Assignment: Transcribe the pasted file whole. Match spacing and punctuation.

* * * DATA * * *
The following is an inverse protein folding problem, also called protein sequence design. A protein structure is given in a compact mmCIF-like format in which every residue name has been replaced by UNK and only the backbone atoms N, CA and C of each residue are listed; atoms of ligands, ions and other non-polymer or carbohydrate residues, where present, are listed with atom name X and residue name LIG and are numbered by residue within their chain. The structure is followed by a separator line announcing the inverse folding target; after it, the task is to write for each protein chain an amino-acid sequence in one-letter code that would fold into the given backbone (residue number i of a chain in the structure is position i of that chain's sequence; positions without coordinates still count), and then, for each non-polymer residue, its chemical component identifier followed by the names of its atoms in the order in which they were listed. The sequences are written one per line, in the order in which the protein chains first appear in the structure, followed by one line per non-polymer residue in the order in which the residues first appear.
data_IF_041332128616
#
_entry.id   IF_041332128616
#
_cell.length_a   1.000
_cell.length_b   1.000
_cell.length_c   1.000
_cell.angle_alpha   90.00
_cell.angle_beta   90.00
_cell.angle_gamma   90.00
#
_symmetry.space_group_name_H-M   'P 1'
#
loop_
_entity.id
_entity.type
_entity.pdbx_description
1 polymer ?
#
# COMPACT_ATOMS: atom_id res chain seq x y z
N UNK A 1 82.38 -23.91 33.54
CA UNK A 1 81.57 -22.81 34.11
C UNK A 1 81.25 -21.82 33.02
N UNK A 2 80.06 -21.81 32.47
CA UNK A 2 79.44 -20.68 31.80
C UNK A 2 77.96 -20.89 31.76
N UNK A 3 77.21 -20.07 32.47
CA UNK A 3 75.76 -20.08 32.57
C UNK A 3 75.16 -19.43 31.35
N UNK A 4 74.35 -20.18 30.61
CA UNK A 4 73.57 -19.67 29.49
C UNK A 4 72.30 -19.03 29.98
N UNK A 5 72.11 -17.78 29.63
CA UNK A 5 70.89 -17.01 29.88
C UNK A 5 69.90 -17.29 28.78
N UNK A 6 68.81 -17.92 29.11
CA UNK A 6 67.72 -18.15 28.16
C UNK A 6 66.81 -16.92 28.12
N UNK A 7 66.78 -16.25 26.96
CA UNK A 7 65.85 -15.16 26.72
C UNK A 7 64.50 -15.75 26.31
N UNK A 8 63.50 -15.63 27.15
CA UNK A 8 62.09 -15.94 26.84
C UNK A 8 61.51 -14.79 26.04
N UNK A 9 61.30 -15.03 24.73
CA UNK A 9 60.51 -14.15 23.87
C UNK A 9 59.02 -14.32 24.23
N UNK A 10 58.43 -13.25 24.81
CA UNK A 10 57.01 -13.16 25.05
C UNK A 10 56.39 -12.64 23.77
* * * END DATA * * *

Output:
The following is an inverse protein folding problem, also called protein sequence design. A protein structure is given in a compact mmCIF-like format in which every residue name has been replaced by UNK and only the backbone atoms N, CA and C of each residue are listed; atoms of ligands, ions and other non-polymer or carbohydrate residues, where present, are listed with atom name X and residue name LIG and are numbered by residue within their chain. The structure is followed by a separator line announcing the inverse folding target; after it, the task is to write for each protein chain an amino-acid sequence in one-letter code that would fold into the given backbone (residue number i of a chain in the structure is position i of that chain's sequence; positions without coordinates still count), and then, for each non-polymer residue, its chemical component identifier followed by the names of its atoms in the order in which they were listed. The sequences are written one per line, in the order in which the protein chains first appear in the structure, followed by one line per non-polymer residue in the order in which the residues first appear.
data_IF_041332128616
#
_entry.id   IF_041332128616
#
_cell.length_a   1.000
_cell.length_b   1.000
_cell.length_c   1.000
_cell.angle_alpha   90.00
_cell.angle_beta   90.00
_cell.angle_gamma   90.00
#
_symmetry.space_group_name_H-M   'P 1'
#
loop_
_entity.id
_entity.type
_entity.pdbx_description
1 polymer ?
#
# COMPACT_ATOMS: atom_id res chain seq x y z
N UNK A 1 82.38 -23.91 33.54
CA UNK A 1 81.57 -22.81 34.11
C UNK A 1 81.25 -21.82 33.02
N UNK A 2 80.06 -21.81 32.47
CA UNK A 2 79.44 -20.68 31.80
C UNK A 2 77.96 -20.89 31.76
N UNK A 3 77.21 -20.07 32.47
CA UNK A 3 75.76 -20.08 32.57
C UNK A 3 75.16 -19.43 31.35
N UNK A 4 74.35 -20.18 30.61
CA UNK A 4 73.57 -19.67 29.49
C UNK A 4 72.30 -19.03 29.98
N UNK A 5 72.11 -17.78 29.63
CA UNK A 5 70.89 -17.01 29.88
C UNK A 5 69.90 -17.29 28.78
N UNK A 6 68.81 -17.92 29.11
CA UNK A 6 67.72 -18.15 28.16
C UNK A 6 66.81 -16.92 28.12
N UNK A 7 66.78 -16.25 26.96
CA UNK A 7 65.85 -15.16 26.72
C UNK A 7 64.50 -15.75 26.31
N UNK A 8 63.50 -15.63 27.15
CA UNK A 8 62.09 -15.94 26.84
C UNK A 8 61.51 -14.79 26.04
N UNK A 9 61.30 -15.03 24.73
CA UNK A 9 60.51 -14.15 23.87
C UNK A 9 59.02 -14.32 24.23
N UNK A 10 58.43 -13.25 24.81
CA UNK A 10 57.01 -13.16 25.05
C UNK A 10 56.39 -12.64 23.77